If extra cards are going to cost us life, we’d better have a way to get that life back. Both Scavenging Ooze and Kalitas, Traitor of Ghet are extremely solid cards that have some valuable incidental lifegain attached to them. Scavenging Ooze especially works particularly well in this deck when paired with the removal, compared to other decks such as the G/W Company deck I played at #SCGDFW that was relying on combat to get creatures in the graveyard. I would like another lifegain spell in the sideboard for a little extra help against Burn, and I would replace the second Creeping Corrosion with either an Obstinate Baloth or a Thragtusk. I think the Affinity matchup should still be just fine with all of the removal spells and the Engineered Explosives in the sideboard.
The best part about playing only two colors is the manabase.
Instead of it being filled with fetchlands and shocklands, we’re able to play a full playset of Tectonic Edge that helps us keep our opponent’s manabase in check. I’m sure you know how big of a fan of destroying my opponents’ lands I am, and I most certainly appreciate being able to play four Tectonic Edges. Between the discard, the three Maelstrom Pulses, and the land destruction in the maindeck and sideboard with Fulminator Mages, this is a B/G deck that’s not completely dead to Tron, which is most likely one of the worst matchups.
Michael Majors wrote a great article yesterday on Premium outlining all of the various Death’s Shadow decks that are starting to get played in Modern right now, but I think he missed a good one. Abzan Death’s Shadow is late to the party compared to the other color combinations, but I think there is some real appeal to playing Abzan over Jund.
Using Jund Death’s Shadow as a base, I replaced the red cards with the strong options that white provides. For the maindeck I think the biggest loss is actually Tarfire, and not Kolaghan’s Command. Tarfire turning on delirium reliably is an underrated aspect of the deck, and not having access to it makes Traverse the Ulvenwald a little worse.
White offers some good card advantage cards to replace Kolaghan’s Command, with Renegade Rallier playing a similar role by returning either Death’s Shadow or Tarmogoyf from your graveyard to the battlefield, but it also gives you a 3/2 for your three-mana investment. Ranger of Eos doesn’t need much of an introduction, as many Jund Death’s Shadow lists already splash white for the card to be able to find more Death’s Shadows. Both of these two creatures are wonderful Traverse the Ulvenwald targets as well.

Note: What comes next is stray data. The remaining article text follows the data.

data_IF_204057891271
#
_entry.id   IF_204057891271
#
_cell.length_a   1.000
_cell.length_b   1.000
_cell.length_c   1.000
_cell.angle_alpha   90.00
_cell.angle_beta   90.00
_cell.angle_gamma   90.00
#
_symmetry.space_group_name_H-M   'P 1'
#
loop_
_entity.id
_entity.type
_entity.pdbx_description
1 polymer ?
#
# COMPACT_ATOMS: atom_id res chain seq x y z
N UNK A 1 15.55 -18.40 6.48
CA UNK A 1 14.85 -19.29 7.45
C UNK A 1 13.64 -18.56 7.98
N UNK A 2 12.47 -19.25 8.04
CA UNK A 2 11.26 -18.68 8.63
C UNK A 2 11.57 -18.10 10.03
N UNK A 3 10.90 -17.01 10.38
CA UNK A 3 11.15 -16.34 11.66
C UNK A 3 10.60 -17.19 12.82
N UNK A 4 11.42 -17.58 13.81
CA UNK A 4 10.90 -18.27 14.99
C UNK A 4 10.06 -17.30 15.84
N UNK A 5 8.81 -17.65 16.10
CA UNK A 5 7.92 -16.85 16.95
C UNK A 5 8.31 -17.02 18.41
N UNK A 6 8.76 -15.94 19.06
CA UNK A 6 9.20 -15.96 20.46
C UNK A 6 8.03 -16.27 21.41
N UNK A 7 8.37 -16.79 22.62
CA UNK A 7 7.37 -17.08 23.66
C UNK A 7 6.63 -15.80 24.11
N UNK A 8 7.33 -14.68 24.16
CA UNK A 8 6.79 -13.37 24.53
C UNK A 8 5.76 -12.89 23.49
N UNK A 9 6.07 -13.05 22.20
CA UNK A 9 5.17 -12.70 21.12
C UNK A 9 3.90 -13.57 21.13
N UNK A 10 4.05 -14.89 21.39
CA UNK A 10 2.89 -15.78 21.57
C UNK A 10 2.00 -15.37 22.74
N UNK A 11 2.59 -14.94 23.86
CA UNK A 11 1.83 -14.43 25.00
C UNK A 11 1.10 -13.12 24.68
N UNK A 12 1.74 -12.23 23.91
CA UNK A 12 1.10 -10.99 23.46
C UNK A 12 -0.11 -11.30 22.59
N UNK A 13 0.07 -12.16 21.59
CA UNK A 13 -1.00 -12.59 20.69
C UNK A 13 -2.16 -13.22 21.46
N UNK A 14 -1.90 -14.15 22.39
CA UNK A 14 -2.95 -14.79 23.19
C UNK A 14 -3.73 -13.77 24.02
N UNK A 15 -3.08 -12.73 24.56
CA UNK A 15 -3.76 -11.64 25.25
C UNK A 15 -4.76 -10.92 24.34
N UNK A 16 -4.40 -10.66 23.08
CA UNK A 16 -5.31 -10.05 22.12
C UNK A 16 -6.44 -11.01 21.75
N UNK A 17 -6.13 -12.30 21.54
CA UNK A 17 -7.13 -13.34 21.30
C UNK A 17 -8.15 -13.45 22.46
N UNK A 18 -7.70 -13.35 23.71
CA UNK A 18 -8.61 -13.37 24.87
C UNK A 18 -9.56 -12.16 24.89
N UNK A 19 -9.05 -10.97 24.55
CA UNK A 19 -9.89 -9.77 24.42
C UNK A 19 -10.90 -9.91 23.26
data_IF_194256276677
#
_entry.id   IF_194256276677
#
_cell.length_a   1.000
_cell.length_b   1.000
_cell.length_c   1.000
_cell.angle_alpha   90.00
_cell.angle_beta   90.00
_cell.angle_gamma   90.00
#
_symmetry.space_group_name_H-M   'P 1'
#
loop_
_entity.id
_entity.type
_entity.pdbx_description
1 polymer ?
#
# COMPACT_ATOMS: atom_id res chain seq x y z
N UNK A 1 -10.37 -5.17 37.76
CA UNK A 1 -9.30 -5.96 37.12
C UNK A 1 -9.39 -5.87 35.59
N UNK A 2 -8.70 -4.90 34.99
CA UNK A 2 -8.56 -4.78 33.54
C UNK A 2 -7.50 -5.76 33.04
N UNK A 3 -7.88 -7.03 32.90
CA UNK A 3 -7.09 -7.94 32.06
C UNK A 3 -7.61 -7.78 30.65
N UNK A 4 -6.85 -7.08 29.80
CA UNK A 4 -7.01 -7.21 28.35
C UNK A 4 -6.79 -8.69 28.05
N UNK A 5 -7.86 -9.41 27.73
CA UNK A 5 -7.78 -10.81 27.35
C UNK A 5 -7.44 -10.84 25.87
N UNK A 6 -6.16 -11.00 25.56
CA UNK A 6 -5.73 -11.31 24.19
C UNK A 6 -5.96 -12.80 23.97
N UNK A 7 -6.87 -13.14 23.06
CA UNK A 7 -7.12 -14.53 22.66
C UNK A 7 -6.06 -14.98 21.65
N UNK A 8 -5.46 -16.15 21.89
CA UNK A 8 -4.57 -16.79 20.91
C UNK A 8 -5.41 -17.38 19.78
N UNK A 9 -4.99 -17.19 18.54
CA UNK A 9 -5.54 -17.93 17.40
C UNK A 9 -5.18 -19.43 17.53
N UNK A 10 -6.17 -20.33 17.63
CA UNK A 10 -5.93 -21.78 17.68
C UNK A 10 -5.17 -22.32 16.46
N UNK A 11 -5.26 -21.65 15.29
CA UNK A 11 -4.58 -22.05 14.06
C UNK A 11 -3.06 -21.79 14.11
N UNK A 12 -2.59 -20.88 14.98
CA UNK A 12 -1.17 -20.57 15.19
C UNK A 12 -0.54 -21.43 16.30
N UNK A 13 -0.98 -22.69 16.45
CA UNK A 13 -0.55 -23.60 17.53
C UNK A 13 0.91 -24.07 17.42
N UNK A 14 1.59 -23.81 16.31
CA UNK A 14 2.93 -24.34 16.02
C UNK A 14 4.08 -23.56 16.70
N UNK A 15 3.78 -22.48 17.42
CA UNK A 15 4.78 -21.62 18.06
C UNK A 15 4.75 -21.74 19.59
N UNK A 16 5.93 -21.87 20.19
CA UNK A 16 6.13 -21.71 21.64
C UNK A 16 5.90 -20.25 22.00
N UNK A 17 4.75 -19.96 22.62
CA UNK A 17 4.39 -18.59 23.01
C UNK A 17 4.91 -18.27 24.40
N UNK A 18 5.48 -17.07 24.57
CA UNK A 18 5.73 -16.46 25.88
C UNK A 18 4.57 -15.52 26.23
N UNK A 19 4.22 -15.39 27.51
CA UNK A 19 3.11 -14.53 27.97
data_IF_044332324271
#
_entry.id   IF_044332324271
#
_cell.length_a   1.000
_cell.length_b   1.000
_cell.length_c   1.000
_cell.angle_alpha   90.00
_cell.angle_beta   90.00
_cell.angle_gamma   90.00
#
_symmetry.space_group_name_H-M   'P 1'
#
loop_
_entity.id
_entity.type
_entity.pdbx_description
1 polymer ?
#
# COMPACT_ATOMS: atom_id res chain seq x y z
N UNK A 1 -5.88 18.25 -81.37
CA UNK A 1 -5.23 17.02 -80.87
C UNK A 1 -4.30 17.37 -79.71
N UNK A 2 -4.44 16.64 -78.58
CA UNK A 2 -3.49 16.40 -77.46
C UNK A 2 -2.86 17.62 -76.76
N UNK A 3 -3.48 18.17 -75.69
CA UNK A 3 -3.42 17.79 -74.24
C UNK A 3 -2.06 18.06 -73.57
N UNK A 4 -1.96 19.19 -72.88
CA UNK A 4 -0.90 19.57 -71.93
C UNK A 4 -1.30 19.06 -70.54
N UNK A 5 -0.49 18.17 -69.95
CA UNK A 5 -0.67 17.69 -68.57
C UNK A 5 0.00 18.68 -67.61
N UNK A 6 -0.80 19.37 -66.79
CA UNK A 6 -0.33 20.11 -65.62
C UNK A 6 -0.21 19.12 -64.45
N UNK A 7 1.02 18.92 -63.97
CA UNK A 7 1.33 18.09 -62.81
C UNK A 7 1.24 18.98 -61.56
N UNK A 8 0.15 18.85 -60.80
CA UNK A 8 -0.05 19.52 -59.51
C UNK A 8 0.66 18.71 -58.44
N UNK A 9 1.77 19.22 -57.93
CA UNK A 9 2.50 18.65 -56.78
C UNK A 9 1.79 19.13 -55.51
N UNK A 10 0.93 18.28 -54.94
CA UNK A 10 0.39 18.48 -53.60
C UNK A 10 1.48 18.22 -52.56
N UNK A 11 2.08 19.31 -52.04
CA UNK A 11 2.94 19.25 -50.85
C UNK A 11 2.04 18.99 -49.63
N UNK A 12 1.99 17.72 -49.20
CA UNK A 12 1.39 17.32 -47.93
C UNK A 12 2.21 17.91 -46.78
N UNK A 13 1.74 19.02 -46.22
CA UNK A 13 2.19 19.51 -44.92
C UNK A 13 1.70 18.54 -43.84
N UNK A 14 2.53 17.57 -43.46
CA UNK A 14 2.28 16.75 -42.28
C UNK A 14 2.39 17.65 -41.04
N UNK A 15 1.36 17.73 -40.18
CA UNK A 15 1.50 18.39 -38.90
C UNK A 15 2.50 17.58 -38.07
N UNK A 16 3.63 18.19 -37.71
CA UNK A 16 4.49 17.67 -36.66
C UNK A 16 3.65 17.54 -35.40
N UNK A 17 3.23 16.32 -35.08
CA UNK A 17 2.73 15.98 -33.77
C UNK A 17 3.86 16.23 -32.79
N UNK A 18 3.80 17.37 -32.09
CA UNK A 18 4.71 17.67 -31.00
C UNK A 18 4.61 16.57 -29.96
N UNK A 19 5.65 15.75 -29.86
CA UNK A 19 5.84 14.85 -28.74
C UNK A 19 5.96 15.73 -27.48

I think Selesnya Charm may be a hidden gem in this decklist, and I could see more than one copy being played in the maindeck. Making a 2/2 Knight token at instant speed is the least desirable option and the one that should be used only when necessary. Being able to give your Death’s Shadow +2/+2 and trample is a way to get damage through a blocking creature, similar to Ghor-Clan Rampager in Jund. Unfortunately we can’t Traverse for Selesnya Charm, which is one reason why I think I want a second. The other reason is that it’s a quality removal spell in Death’s Shadow mirror matches where exiling is particularly important in the face of Kolaghan’s Command and Liliana, the Last Hope.
Horizon Canopy is a unique land that I want to try out. Not only can it cycle when you are flooded and need a new card, which is its usual upside, but it also allows you to have more control over your life total. You can have yourself lose the exact amount of life that you want to make your Death’s Shadow the perfect size, and it can also make combat harder for opponents. Over in the sideboard, white gives us more options than red did, most notably access to Stony Silence and Blessed Alliance.
It seems like I say this every week, but Modern is just an amazing format. If you’re having trouble finding the deck for you still, ask yourself what the kind of Magic you enjoy is and go from there. The options in Modern are endless, and I wouldn’t ask for anything else.